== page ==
Quantum fidelity commutativity proof

I am looking for a proof that the quantum fidelity $$F(\rho, \sigma) = \left(\text{tr} \sqrt{\sqrt{\rho}\sigma\sqrt\rho}\right)^2$$ is commutative, i.e. $$F(\rho, \sigma) = F(\sigma, \rho)$$.

I have been able to find some proofs (such as here); however, they are quite involved and force the reader to understand different topics (such as measure theory).

Is there more straightforward proof of the fact?

• Please give the exact reference (e.g. chapter, page, equation)... Mar 15, 2023 at 8:03

If the operators $$\rho$$ and $$\sigma$$ act in a finite-dimensional space, then you can easily see that all nonzero eigenvalues of the operators $$\sqrt{\rho}\sigma\!\sqrt{\rho}$$ and $$\sqrt{\sigma}\rho\!\sqrt{\sigma}$$ coincide. Indeed, let's consider the eigenvector $$\Psi$$ of the operator $$\sqrt{\rho}\sigma\!\sqrt{\rho}$$ corresponding to a non-zero eigenvalue $$\lambda$$. Then the following equality holds $$\sqrt{\rho}\sigma\!\sqrt{\rho}\ \Psi = \lambda \Psi \qquad (1)$$ From this equality we proceed to $$\lambda \sqrt{\sigma}\!\sqrt{\rho}\ \Psi = \sqrt{\sigma}\!\sqrt{\rho}\ \sqrt{\rho}\sigma\!\sqrt{\rho}\ \Psi = \sqrt{\sigma}\rho \sqrt{\sigma}\ \sqrt{\sigma}\!\sqrt{\rho}\ \Psi.\quad (2)$$ Vector $$\Phi = \sqrt{\sigma}\!\sqrt{\rho}\ \Psi$$ is nonzero, otherwise $$\lambda$$ would be zero according to (1). Therefore equality (2) means that $$\Phi$$ is the eigenvector of the operator $$\sqrt{\sigma}\rho \sqrt{\sigma}$$ corresponding to the eigenvalue $$\lambda$$. I think it is now obvious that the operators $$\sqrt{\sqrt{\sigma}\rho \sqrt{\sigma}}$$ and $$\sqrt{\sqrt{\rho}\sigma\!\sqrt{\rho}}$$ have the same trace. Two operators have the same eigenvalues, then their square roots have the same eigenvalues, then the traces of the square roots of these operators are equal.

I believe that in the case of an infinite-dimensional Hilbert space, a similar consideration is possible when $$\rho$$ and $$\sigma$$ are density matrices.

Addition. In the case where degenerate eigenvalues are present, additional analogous consideration is required to ensure that the operators $$\sqrt{\rho}\sigma\!\sqrt{\rho}$$ and $$\sqrt{\sigma}\rho\!\sqrt{\sigma}$$ have equal numbers of each of the eigenvalues.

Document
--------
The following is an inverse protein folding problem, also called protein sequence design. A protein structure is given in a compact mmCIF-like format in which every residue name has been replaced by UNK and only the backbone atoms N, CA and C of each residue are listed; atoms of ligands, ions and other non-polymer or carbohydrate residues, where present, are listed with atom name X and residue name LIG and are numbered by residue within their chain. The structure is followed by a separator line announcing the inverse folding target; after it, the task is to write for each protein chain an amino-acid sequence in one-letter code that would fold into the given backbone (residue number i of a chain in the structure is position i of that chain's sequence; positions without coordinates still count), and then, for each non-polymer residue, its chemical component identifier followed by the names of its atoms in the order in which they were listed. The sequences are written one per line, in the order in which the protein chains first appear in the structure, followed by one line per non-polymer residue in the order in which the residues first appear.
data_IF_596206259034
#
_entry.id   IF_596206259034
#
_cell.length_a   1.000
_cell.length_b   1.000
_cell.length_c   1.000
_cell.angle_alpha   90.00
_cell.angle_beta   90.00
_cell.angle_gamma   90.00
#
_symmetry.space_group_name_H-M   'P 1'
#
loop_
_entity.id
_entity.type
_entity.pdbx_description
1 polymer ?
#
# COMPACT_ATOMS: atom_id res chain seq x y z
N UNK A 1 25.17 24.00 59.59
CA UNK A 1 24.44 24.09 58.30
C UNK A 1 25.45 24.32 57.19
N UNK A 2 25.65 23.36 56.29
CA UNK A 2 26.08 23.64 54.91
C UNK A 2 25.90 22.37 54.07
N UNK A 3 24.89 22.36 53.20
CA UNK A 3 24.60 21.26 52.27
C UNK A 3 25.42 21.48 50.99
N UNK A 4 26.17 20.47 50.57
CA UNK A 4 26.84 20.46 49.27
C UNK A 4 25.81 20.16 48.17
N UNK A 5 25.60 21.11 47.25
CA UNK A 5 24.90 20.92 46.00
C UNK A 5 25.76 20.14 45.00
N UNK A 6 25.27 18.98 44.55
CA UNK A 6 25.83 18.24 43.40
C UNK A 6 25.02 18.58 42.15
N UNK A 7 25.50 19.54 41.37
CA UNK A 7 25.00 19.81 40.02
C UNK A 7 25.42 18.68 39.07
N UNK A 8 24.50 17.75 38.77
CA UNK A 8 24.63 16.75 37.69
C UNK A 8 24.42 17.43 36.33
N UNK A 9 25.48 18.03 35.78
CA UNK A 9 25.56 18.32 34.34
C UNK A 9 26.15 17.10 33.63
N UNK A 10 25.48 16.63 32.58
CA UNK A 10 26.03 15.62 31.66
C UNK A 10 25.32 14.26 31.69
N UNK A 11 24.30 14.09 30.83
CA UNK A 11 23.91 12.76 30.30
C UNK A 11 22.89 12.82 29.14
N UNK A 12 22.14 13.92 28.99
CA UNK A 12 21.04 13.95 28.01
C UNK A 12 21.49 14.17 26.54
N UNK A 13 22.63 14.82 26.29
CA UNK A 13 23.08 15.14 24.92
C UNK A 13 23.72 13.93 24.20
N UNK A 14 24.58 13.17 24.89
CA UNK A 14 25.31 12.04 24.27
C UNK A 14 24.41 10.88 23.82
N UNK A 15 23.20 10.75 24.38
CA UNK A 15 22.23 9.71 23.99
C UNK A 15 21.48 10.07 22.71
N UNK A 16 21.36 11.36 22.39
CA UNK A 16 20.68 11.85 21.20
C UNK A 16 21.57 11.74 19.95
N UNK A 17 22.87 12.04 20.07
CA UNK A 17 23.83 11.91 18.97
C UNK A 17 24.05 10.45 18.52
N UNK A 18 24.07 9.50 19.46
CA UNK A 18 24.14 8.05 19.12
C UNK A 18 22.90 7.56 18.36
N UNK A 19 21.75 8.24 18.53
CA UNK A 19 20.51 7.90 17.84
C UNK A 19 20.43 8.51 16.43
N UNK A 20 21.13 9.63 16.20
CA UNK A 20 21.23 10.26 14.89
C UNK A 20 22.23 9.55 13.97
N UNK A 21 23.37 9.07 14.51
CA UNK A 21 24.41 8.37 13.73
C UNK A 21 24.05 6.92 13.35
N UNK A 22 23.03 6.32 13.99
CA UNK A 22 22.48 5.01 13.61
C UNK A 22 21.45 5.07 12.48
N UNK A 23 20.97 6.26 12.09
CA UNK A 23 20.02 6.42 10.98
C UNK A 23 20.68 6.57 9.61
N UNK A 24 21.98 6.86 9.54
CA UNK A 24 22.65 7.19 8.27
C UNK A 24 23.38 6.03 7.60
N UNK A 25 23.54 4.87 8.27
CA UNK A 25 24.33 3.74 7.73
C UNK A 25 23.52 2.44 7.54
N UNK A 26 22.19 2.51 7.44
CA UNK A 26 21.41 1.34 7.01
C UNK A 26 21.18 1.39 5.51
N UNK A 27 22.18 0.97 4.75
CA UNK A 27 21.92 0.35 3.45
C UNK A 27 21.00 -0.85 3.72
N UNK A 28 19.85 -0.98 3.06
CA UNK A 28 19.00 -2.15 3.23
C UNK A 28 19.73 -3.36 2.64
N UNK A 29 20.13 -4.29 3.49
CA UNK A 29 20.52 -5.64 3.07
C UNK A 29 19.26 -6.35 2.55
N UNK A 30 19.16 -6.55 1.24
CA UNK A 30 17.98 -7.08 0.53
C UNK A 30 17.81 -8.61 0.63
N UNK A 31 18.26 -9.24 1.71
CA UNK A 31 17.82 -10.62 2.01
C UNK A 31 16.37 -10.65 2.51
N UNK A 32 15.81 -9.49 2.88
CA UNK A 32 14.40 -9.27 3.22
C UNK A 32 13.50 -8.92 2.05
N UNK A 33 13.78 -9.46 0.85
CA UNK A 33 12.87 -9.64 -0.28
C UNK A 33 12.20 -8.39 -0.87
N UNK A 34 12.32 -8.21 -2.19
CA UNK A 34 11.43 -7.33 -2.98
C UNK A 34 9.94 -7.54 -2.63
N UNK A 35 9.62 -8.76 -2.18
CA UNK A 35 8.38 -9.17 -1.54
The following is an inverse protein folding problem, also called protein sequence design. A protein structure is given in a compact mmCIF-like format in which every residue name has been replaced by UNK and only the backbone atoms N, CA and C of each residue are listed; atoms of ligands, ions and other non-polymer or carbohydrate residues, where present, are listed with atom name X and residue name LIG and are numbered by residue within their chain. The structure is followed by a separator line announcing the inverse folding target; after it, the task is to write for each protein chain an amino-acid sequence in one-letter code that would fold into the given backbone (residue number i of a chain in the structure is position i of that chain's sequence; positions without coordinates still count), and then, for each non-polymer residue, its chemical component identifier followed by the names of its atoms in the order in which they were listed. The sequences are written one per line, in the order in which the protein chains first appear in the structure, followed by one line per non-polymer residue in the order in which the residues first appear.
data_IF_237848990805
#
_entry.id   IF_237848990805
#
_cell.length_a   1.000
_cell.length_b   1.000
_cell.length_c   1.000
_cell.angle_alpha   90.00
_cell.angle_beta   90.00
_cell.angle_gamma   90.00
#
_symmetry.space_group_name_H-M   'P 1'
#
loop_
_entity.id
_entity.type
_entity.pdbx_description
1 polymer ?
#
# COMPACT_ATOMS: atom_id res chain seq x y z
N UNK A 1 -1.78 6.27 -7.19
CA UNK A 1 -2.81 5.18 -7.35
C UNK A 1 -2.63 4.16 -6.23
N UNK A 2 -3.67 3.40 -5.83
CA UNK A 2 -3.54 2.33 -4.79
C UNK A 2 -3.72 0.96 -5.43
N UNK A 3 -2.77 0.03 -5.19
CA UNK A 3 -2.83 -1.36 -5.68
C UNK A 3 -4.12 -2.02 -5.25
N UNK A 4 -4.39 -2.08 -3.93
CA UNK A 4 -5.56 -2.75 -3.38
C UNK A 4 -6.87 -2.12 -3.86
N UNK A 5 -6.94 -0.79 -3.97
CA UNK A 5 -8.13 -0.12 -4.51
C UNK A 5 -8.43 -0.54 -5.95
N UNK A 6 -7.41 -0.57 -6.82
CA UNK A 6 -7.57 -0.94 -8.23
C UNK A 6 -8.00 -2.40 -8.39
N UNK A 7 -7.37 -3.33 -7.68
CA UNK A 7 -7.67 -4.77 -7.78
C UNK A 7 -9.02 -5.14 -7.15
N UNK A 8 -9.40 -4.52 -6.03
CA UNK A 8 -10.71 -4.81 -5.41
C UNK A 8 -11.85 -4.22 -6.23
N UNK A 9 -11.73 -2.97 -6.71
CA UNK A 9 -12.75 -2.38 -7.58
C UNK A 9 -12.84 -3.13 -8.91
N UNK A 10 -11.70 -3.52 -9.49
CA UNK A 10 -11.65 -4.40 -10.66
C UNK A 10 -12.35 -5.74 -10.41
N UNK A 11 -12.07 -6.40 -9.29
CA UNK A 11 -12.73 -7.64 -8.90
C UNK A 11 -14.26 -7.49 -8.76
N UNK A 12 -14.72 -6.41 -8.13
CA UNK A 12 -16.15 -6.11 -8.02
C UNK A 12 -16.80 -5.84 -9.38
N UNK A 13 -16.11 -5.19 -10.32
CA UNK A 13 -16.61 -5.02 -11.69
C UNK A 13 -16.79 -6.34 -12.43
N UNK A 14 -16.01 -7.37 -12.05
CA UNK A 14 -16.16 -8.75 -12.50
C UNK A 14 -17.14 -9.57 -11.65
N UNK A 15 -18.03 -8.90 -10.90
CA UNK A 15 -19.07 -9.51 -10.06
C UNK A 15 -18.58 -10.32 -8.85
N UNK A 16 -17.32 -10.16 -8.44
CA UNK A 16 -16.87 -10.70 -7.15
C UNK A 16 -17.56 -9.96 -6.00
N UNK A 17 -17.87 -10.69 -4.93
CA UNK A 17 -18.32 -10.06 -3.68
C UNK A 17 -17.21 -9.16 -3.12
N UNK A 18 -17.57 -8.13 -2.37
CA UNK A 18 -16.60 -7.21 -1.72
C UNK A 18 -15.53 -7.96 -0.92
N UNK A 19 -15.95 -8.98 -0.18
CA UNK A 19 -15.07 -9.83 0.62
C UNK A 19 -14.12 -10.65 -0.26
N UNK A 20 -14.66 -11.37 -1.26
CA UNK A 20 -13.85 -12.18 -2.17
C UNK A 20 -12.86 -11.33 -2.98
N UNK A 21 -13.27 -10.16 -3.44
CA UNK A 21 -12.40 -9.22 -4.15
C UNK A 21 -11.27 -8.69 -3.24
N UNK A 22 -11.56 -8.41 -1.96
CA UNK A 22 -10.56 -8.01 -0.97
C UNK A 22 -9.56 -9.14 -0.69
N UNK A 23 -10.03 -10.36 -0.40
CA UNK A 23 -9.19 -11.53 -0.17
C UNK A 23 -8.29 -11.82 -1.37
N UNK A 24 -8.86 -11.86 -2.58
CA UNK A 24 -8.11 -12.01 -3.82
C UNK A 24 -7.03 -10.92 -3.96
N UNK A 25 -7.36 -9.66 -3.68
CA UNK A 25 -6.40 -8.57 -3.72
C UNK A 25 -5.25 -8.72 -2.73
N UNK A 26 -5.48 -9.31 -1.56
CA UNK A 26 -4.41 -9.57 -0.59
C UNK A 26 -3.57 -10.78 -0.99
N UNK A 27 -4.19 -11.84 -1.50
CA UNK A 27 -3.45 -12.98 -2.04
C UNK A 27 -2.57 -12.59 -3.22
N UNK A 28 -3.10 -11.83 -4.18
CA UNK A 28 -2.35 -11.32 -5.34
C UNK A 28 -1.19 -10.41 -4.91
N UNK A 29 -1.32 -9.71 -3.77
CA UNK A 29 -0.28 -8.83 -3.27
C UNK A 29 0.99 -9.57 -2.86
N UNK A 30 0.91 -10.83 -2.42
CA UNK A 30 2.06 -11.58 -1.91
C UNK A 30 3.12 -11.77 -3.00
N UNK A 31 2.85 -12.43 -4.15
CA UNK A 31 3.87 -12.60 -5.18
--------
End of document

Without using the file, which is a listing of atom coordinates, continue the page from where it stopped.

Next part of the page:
Addition 2. Let's consider the case of degenerate eigenvalues. Suppose that the operator $$\sqrt{\rho}\sigma\sqrt{\rho}$$ has exactly $$k$$ linearly independent eigenvectors $$\Psi_i$$, $$i = 1,\ldots,k$$ corresponding to the eigenvalue $$\lambda$$. In this case, for any numbers $$a_i$$, $$i =1,\ldots,k$$, $$\sum_{i=1}^k|a_i| \neq 0$$ we have that the vector $$\Psi(a) = \sum_{i=1}^k a_i \Psi_i$$ is also an eigenvector of the operator $$\sqrt{\rho}\sigma\sqrt{\rho}$$, corresponding to the eigenvalue $$\lambda$$. According to the previous consideration, all vectors $$\Phi(a) = \sqrt{\sigma}\sqrt{\rho} \Psi(a)$$ are (nonzero) eigenvectors of the operator $$\sqrt{\sigma}\rho\sqrt{\sigma}$$ corresponding to the eigenvalue $$\lambda$$. Taking into account the arbitrariness in the choice of the coefficients $$a$$, the latter fact means that the vectors $$\Phi_i = \sqrt{\sigma}\sqrt{\rho} \Psi_i$$ are $$k$$ linearly independent eigenvectors of the operator $$\sqrt{\sigma}\rho\sqrt{\sigma}$$. This reasoning can also be carried out the other way, whence it follows that the operators $$\sqrt{\rho}\sigma\sqrt{\rho}$$ and $$\sqrt{\sigma}\rho\sqrt{\sigma}$$ have exactly the same number of eigenvectors corresponding to the eigenvalue $$\lambda$$.

• You state that since $\sqrt\sigma\rho\sqrt\sigma$ and $\sqrt\rho\sigma\sqrt\rho$ have the same trace, their square roots do as well. Why? Also, in case of degenerate eigenvalues, I cannot see how we can save the proof :) Mar 15, 2023 at 23:56
• @SlowerPhoton I have edited my answer.
– Gec
Mar 16, 2023 at 16:20
1. Define square roots $$R:=\sqrt{\rho}$$ and $$S:=\sqrt{\sigma}$$. Both $$R,S$$ are semi-positive definite bounded operators. Define the bounded operator $$T:= SR$$. Notice that $$T^{\dagger}=RS$$.

2. The definition of quantum fidelity then becomes the trace $$\sqrt{F(\rho, \sigma)} ~=~ {\rm tr}|T|, \tag{1}$$ because the absolute value operator $$|T|$$ satisfies $$|T|~=~\sqrt{T^{\dagger}T}.\tag{2}$$

3. The polar decomposition yields $$T~=~U|T|\qquad \Leftrightarrow \qquad|T|~=~U^{\dagger}T,\tag{3}$$ where $$U$$ is a partial isometry with $${\rm ker} U~=~{\rm ker} T .\tag{4}$$

4. This leads to $$|T^{\dagger}|~=~U|T| U^{\dagger}, \tag{5}$$ and in turn OP's sought-for relation $$\sqrt{F(\sigma,\rho)} ~=~ {\rm tr}|T^{\dagger}| ~=~ {\rm tr}|T| ~=~\sqrt{F(\rho, \sigma)} \tag{6}$$ by cyclicity of the trace.